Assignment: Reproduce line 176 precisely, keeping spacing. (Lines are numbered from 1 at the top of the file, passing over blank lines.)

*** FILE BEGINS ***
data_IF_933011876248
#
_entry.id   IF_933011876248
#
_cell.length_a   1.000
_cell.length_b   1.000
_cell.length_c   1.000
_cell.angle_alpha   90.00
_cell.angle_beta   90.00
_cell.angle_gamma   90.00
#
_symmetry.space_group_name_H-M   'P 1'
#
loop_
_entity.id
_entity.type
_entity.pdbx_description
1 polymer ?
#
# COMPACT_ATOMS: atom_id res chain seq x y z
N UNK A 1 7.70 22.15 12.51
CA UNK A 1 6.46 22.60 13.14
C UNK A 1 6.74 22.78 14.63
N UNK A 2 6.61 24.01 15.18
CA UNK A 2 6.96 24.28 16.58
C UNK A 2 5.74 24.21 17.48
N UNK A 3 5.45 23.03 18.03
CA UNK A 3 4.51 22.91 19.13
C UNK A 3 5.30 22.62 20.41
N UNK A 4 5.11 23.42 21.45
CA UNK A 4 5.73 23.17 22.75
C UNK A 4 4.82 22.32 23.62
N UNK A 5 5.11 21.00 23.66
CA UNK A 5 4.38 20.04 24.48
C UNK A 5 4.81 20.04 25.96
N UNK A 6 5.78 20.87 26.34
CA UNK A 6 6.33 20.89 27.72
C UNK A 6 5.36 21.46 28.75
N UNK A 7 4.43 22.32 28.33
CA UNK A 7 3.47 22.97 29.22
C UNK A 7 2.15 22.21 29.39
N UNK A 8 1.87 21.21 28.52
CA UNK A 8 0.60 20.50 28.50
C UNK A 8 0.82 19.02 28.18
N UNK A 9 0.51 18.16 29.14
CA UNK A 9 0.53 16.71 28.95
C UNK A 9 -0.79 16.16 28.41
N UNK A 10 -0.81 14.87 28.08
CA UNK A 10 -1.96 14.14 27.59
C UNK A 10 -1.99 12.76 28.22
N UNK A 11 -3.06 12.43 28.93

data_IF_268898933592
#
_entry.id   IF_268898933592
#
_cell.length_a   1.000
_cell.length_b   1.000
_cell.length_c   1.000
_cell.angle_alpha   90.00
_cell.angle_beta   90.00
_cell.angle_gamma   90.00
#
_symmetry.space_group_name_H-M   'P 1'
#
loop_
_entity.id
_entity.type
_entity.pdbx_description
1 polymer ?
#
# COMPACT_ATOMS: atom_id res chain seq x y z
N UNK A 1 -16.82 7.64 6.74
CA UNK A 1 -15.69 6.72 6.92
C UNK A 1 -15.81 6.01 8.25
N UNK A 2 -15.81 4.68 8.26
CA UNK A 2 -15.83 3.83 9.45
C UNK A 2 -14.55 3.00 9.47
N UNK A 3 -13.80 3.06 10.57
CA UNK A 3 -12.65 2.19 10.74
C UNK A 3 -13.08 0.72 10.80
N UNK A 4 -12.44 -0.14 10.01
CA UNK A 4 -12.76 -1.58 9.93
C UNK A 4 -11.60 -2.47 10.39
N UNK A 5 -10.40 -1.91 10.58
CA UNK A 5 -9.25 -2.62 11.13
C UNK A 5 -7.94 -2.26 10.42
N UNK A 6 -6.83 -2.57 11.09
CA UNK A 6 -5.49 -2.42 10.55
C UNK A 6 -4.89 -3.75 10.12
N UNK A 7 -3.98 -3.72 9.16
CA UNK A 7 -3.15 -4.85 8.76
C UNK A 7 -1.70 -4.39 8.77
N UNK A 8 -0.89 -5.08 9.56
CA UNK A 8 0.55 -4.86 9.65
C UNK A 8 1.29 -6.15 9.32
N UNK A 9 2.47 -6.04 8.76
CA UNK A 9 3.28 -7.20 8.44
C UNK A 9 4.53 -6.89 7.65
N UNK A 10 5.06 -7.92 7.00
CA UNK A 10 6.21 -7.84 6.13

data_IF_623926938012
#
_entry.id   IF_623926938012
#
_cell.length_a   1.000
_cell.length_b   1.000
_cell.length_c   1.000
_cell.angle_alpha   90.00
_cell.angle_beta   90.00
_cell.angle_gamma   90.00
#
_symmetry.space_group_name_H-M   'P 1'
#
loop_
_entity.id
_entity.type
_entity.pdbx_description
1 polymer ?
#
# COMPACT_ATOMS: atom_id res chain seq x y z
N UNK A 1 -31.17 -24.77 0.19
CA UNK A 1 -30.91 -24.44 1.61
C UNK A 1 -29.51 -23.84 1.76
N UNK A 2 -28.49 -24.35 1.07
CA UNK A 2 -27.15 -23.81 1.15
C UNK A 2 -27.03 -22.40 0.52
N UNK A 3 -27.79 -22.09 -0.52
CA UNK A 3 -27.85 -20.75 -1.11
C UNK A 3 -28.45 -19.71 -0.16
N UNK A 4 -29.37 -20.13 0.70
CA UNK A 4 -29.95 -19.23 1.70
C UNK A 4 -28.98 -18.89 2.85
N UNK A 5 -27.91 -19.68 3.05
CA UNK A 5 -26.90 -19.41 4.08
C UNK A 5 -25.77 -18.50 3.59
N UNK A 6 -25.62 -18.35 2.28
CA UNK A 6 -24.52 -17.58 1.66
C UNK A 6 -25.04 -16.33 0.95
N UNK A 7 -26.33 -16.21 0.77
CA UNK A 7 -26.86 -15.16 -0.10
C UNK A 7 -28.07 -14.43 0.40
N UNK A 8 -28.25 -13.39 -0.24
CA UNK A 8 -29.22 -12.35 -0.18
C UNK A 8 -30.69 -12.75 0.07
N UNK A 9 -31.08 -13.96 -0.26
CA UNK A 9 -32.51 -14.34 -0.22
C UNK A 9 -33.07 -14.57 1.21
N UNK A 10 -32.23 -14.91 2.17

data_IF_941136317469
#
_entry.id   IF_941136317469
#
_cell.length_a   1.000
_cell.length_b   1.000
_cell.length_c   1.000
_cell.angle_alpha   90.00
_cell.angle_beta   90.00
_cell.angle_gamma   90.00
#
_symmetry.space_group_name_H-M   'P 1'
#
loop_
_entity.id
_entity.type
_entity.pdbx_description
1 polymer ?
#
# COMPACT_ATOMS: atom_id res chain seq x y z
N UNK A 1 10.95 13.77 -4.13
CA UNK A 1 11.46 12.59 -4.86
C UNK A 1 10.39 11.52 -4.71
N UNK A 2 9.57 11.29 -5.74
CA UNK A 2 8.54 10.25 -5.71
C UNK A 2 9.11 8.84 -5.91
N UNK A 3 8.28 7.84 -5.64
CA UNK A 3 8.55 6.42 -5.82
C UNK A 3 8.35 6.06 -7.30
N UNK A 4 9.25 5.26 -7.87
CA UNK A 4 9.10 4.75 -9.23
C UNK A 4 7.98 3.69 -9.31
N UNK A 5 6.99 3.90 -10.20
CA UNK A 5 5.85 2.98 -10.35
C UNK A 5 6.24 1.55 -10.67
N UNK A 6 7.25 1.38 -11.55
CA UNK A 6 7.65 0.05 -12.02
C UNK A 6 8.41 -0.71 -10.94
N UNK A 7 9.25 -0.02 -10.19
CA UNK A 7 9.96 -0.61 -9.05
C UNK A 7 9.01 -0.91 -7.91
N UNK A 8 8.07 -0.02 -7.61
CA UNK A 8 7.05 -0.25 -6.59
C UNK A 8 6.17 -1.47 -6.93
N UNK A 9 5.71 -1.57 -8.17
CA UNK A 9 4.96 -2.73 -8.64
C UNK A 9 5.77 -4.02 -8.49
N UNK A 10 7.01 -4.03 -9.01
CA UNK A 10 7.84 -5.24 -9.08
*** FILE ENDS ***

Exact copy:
CA UNK A 3 8.55 6.42 -5.82